Madhusree Mukerjee ▪ Fall 2014
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“They want me to be bankrupt, they want my wife to leave me, they want me to jump off a building,” says Steven Donziger, a lawyer based in New York City whose team won an unprecedented judgment against Chevron in 2011. That year, an Ecuadorean court found Texaco guilty of having polluted close to 2,000 square miles of the Amazon basin with crude oil, toxic wastewater, and other contaminants. The country’s Supreme Court eventually ordered the company’s successor, Chevron, to pay $9.5 billion for environmental remediation, medical treatment, and other relief for those affected. But Donziger’s victory painted a bull’s-eye on his back. The lawyer says he’s been watched; that he’s had laptops, thousands of documents, bank statements, and tax returns seized by court order and handed to Chevron’s lawyers; and that friends and supporters have been turned against him by threats of ruinous lawsuits.
Worst of all, this March a New York federal judge convicted Donziger under the Racketeer Influenced and Corrupt Organizations (RICO) Act of heading a criminal undertaking that had corrupted and intimidated Ecuadorean judges in order to shake down Chevron. (If the $9.5 billion awarded to his clients were ever collected, Donziger, who has worked on the case for most of the two decades it took to reach completion, would stand to earn millions in lawyer’s fees.) Donziger has appealed. Even if he is vindicated, however, this novel deployment of the RICO Act—normally applied to mobsters and drug syndicates—adds a particularly nasty weapon to the already formidable arsenal that U.S. multinationals have developed, with considerable help from American judges, to defeat demands for accountability by litigants in poor foreign countries.
Public interest lawyer Rob Hager points out that according to the World Justice Project, the U.S. civil justice system ranks twenty-seven out of ninety-nine countries, which is low by Western standards (Denmark claims first place and Venezuela, last). “I would say that the quality is at its lowest in class-action suits against U.S. corporations,” Hager continues in an email interview. “That is where the system is most alert to see that injustice is done, because real money is at stake.” Foreign plaintiffs in particular find it all but impossible to get a jury trial in the United States, where the grievous harm they’ve suffered is most likely to win ample damages.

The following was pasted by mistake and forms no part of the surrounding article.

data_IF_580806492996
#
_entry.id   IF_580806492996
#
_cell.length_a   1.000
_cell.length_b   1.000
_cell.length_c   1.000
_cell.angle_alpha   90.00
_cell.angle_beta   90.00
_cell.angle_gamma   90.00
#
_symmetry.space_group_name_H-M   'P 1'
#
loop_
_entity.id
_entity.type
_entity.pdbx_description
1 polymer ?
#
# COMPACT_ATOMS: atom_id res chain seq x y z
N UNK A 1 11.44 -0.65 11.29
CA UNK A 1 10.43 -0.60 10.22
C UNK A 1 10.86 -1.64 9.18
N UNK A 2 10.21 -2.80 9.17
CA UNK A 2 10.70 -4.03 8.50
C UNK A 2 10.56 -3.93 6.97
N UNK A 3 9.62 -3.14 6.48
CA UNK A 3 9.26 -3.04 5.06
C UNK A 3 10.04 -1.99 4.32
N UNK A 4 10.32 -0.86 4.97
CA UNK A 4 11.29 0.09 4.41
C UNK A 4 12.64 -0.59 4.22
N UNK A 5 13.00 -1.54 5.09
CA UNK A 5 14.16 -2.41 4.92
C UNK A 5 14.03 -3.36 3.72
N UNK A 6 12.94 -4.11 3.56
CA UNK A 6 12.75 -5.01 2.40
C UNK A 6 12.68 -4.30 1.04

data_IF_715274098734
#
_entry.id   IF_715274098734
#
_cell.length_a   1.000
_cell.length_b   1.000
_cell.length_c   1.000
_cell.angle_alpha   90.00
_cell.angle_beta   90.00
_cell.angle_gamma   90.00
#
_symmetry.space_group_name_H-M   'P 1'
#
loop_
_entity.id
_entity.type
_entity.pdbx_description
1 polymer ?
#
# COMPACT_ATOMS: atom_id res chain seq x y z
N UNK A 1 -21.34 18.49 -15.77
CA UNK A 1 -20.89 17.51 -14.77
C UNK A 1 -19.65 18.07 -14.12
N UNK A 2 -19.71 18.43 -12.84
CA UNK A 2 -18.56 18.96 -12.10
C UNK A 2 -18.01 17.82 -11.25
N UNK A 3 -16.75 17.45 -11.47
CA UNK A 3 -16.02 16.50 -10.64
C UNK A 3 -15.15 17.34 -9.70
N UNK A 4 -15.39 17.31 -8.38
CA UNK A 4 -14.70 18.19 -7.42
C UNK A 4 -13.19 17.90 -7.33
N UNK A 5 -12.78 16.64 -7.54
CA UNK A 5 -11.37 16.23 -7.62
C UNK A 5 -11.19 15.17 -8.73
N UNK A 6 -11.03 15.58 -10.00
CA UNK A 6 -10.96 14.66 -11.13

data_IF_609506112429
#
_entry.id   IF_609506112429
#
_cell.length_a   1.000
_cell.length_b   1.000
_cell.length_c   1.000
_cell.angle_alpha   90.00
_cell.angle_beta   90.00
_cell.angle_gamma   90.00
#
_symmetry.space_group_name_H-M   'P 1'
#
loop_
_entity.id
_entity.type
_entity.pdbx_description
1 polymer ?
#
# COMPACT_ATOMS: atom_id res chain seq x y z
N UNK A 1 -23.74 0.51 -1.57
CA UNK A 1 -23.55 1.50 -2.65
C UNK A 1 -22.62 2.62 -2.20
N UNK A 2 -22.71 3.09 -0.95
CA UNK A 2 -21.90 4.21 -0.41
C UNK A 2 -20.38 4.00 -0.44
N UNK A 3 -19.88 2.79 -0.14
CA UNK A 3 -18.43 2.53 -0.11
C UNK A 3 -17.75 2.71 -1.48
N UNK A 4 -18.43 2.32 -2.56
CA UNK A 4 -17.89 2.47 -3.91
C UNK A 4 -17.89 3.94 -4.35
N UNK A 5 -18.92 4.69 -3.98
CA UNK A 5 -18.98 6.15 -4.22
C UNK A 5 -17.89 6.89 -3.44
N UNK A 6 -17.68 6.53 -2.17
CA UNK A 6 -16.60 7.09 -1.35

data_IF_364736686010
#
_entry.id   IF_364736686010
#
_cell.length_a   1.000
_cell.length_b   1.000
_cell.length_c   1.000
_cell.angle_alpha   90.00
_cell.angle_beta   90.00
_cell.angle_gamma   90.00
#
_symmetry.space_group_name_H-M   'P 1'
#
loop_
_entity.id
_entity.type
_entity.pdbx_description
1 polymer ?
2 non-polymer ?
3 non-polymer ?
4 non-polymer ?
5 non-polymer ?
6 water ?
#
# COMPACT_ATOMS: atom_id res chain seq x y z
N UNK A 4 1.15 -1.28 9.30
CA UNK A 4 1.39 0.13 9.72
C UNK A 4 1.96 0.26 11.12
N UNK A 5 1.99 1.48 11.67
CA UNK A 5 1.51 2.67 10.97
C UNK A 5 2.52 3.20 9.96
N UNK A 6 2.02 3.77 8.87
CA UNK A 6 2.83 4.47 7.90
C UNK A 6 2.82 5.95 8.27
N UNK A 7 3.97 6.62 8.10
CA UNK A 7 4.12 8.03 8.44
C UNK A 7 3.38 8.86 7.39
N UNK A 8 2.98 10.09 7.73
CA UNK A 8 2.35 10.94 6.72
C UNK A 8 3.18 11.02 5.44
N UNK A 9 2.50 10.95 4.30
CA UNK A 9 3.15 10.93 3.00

Several of the strategies used by Chevron to thwart Ecuadorean plaintiffs were earlier tested by Union Carbide, now owned by Dow Chemical, in fending off financial liabilities from the 1984 gas disaster in Bhopal, India. In the three decades since possibly the worst industrial accident in history (barring Chernobyl), some 20,000 of those who inhaled poison gas have died, hundreds of thousands survive with permanent impairment to their pulmonary, nervous, genetic and reproductive systems, and toxins abandoned in and around the former factory site have inexorably leached into the city’s groundwater. Against all odds, the survivors continue to battle for justice. Reviewing the trajectories of several such efforts, a 2014 Amnesty International report, Injustice Incorporated, identified three kinds of hurdles that plaintiffs from the global South face in seeking accountability from multinationals: legal barriers in developed countries to actions brought by foreigners, access to information, and corporate influence on governments in developing countries.
The first barrier is especially high in the United States, where judges can simply dismiss a case filed by victims of a disaster that occurred on foreign soil, on the grounds that the forum is inappropriate. Such a fate befell both the Ecuador and Bhopal plaintiffs, forcing them to instead pursue their respective cases in their home countries—which have far less experience in undertaking such massive litigation and limited ability to compel compliance from multinationals domiciled in the United States. The second obstacle, access to information, applies to elusive scientific data (such as the quantities and medical effects of oil spilled in the Amazon) as well as to decision-making structures within the corporation in question. Although essential to establishing liability by the parent company (given that the foreign subsidiary rarely has the resources to remedy the harm done) the relevant information can be very difficult for overseas litigants to obtain. Access to information can therefore pose an insurmountable problem.
A third hurdle, best illustrated by the Bhopal case, is the immense leverage that wealthy and well-connected corporations often exert over governments in developing countries. And when such influence falters, as it did in Ecuador, Chevron’s trail-blazing litigation against plaintiffs’ lawyers demonstrates how U.S. courts can again rescue corporations. All in all, the story of local and national groups’ efforts to hold Dow and Chevron accountable illustrate virtually all the techniques U.S. multinationals have thus far employed to protect their bottom lines from impoverished plaintiffs from developing countries—whether they are amenable to American pressure (India) or not (Ecuador).